Switch Cascading: With SFP Port or Standard RJ45?

Gigabit switch that offering greater speeds and compatibility has gained in much momentum in the field of networking. And with the unceasing demand for more bandwidth, network will grow to the point that we need to connect several gigabit switches together. Switch cascading is one of the options to link more than one gigabit switches. But here comes the problem: should I cascade switches via a SFP port (copper SFP module or fiber SFP module) or just through standard RJ45 ports? Is there any difference in regard to the speed and distance. This is we’re gonna explore in the article.

What Is Switch Cascading?

Cascading more than one switches enables us to have multiple ports interconnecting each of the switches in the group. But they are configured and managed independently. Switches that are cascaded together should all support Spanning Tree Protocol (STP), in order to allow redundancy and to prevent loop. Generally switches of any models or from any manufacturers can be cascaded. There are two options to cascade switches, either use copper SFP (1000BASE-T SFP) and fiber SFP port or via standard RJ45 port on the Gigabit switch.

SFP Port on Gigabit Switch

SFP port enables Gigabit switches to connect to a wide variety of fiber and Ethernet cables in order to extend switching functionality throughout the network. The SFP port allows the switch to connect to fiber cables of different types and speeds via fiber SFP module, or even connect to Ethernet copper cables through copper SFP module. As hot-pluggable I/O devices, both fiber SFP and copper SFP models can be used on a wide variety of products and intermixed in combinations of 1000BASE-T, 1000BASE-SX, 1000BASE-LX/LH, 1000BASE-EX, 1000BASE-ZX, or 1000BASE-BX10-D / U on a port-by-port basis.

SFP Module Type
Cable Type
Transmission Distance
Maximum transfer rate (distance of 1000m)
Copper SFP Module
Cat5 network cable
1000 Mbps/1 Gbps
Fiber SFP Module
Duplex LC
Fiber patch cable
≥ 100m
1000 Mbps/1 Gbps

RJ45 Port on Gigabit Switch

RJ45 ports are built-in ports in Gigabit Ethernet switch. To connect two RJ45 ports, Cat5e or Cat6 copper network cables are generally adopted. Here lists the specification of each network cable.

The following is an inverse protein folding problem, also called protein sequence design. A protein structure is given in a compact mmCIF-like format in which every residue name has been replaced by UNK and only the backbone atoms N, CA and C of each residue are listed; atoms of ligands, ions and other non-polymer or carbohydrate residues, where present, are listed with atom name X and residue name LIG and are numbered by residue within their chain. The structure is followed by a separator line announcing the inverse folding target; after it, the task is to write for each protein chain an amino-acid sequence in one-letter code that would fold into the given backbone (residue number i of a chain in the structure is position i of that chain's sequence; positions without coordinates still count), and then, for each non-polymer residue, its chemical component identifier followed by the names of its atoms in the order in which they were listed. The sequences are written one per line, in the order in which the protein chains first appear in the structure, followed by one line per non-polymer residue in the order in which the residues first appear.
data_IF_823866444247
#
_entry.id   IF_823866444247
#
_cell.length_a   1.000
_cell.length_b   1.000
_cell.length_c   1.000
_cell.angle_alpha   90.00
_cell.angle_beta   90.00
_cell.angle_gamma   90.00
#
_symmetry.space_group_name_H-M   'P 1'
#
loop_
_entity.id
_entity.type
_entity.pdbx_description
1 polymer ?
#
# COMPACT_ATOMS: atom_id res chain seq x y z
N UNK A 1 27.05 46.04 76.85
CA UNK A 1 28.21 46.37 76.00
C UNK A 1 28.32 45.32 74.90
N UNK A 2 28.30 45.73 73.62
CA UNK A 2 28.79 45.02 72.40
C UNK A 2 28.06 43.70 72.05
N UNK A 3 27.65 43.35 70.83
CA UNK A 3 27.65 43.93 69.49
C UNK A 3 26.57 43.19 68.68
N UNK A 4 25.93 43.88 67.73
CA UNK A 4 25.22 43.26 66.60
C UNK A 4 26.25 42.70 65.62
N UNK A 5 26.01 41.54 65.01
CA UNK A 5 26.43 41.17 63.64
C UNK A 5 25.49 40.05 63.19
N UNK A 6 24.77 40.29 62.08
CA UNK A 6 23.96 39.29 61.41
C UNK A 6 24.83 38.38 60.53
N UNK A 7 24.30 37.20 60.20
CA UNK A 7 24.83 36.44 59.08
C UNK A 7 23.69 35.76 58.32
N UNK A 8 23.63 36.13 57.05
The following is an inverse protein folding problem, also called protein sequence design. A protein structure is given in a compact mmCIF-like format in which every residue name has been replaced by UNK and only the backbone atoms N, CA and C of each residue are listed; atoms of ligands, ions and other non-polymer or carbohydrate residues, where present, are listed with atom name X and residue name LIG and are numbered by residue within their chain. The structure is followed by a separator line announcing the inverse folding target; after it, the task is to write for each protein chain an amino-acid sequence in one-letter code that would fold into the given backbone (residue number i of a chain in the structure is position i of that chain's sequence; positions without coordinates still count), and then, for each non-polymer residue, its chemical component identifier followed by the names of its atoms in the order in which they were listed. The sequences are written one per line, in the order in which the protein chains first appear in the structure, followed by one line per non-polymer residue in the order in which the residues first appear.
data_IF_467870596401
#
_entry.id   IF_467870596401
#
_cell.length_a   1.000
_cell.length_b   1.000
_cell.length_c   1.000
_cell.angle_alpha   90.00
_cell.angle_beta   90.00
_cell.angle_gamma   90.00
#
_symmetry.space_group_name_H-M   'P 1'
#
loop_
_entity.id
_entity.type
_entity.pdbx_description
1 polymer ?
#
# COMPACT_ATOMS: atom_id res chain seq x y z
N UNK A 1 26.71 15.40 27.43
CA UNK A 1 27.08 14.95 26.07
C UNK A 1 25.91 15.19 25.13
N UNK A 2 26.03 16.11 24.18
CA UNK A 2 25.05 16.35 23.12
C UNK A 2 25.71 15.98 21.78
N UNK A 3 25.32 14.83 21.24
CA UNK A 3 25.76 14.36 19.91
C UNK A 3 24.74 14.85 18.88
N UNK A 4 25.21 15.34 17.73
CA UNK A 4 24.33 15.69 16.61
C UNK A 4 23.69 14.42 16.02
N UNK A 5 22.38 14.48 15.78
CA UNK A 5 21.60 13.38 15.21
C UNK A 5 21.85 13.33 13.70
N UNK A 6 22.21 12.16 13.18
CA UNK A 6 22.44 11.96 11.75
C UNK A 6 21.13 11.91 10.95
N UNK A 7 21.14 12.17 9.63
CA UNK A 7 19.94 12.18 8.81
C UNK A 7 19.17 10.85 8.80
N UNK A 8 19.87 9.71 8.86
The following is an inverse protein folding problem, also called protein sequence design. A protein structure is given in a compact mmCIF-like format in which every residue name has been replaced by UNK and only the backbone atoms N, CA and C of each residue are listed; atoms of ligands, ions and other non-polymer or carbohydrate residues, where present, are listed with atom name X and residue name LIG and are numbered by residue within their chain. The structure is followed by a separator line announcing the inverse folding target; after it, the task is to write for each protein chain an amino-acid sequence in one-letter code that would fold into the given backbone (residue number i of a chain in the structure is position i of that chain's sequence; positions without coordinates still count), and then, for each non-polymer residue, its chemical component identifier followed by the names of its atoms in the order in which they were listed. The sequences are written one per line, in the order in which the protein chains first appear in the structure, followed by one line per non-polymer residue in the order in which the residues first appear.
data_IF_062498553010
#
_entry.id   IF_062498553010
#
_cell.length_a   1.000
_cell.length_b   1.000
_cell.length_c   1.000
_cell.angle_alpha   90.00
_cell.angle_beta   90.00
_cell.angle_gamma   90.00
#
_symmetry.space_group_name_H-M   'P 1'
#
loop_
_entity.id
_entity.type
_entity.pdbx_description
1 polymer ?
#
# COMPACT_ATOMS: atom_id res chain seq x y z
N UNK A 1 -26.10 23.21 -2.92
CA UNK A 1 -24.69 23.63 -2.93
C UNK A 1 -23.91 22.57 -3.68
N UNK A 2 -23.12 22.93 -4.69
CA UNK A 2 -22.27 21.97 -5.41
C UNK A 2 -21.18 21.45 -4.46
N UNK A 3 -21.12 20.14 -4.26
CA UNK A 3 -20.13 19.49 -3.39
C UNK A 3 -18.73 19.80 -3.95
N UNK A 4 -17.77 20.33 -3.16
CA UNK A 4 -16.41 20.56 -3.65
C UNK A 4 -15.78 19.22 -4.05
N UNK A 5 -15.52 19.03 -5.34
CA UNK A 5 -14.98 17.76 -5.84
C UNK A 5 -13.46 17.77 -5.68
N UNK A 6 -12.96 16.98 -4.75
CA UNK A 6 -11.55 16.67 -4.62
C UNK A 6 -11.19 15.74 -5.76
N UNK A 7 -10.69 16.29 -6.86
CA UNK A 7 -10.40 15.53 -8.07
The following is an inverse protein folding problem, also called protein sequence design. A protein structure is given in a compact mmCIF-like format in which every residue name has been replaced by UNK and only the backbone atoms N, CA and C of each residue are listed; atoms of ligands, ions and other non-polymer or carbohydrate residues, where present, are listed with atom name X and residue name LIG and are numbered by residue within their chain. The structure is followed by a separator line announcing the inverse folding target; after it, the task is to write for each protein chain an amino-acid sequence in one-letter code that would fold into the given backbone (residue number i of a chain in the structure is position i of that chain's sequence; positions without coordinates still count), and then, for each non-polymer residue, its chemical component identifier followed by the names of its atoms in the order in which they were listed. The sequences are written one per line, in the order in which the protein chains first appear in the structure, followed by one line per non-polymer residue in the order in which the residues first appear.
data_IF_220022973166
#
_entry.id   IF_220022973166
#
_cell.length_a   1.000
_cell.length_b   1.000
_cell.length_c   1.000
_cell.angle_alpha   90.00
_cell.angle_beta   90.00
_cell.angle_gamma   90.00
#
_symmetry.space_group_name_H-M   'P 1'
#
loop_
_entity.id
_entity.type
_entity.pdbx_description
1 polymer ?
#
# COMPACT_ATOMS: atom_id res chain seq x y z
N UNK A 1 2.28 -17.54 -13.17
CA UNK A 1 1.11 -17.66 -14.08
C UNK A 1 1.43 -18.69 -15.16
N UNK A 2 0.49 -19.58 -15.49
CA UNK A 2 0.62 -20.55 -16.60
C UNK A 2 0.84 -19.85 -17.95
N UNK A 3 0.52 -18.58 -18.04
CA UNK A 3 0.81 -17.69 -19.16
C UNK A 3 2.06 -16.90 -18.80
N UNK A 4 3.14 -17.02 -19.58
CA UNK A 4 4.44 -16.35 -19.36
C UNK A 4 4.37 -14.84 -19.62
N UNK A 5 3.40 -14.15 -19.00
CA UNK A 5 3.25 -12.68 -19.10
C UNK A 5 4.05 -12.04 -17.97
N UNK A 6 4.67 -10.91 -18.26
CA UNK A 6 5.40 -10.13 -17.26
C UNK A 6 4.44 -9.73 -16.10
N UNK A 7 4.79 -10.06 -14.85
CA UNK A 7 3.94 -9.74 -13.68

Max Transmission Speed (at 100 m)
Max Bandwidth
Cat 5e
1000 Mbps / 1 Gbps
100 MHz
Cat 6
1000 Mbps / 1 Gbps
100 MHz

Cascading Switches: SFP Port vs. RJ45 Port

So, here we have literally three options to cascading two switches:

  • Connect SFP port of the two switches via fiber SFP module and fiber patch cable
  • Connect SFP port of the two switches via copper SFP module and copper network cable (Cat 5e/Cat 6)
  • Connect the built-in RJ45 ports via Cat 5e or Cat 6 network cable

sfp port fiber sfp copper sfp

For fiber SFP port vs. copper SFP (or bulit-in RJ45 ports ), the benefit of using the fiber SFP port for switch cascading is that you will have more Ethernet ports available for your end points connections. Besides, both RJ45 ports and copper SFP module use electric signal to transmit data, fiber SFP module, however, uses light signal can tolerate longer distances and is less prone to interference. The other criteria is that fiber SFP module in most Cisco SFP switches is capable of higher speeds than the normal copper ports.

While for copper SFP vs. RJ45 ports, things become far easier. As they both utilize electric signal to transfer, the two options are basically the same. Except that the copper SFP module would generate extra costs and increase installation time. So when it makes sense to use copper SFP module instead of RJ45 ports? Only for cases where you need to connect between an all-SFP distribution switch and an all-copper edge switch. The reason the switches have SFP slots is to support connecting to a fiber optic network, either to talk to other fiber optic gear or especially to connect over distances that copper transmission can’t support at gigabit speeds.


It is thus clear that the choice between fiber SFP vs. copper SFP vs. Rj45 port when cascading switches actually depends on your specific cabling environment, and where the cable run is going. FS.COM offers a broad range of copper and fiber optic transceivers that fully compatible with major vendors on the market, which makes us the vendor of choice for optical network components and solutions. For any further information, please visit www.fs.com or contact us directly via sales@fs.com.

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Mini GBIC vs SFP: Is It the Same?

We’ve got very familiar with GBIC transceiver: short for gigabit interface converter, it is developed in 2000 as a hot swappable transceiver that commonly used in Gigabit Ethernet and Fiber Channel. But as the demand for higher bandwidth and transmission speed keeps accelerating, more ports are needed to be fit in a line card. So Mini GBIC module is developed to provide more interface in the same line card. Mini GBIC is a smaller version that only half the size of GBIC transceiver. So what exactly is Mini GBIC module? Mini GBIC vs SFP: Is It the same? This article will handle all the confusions for you.

What Is Mini GBIC Transceiver?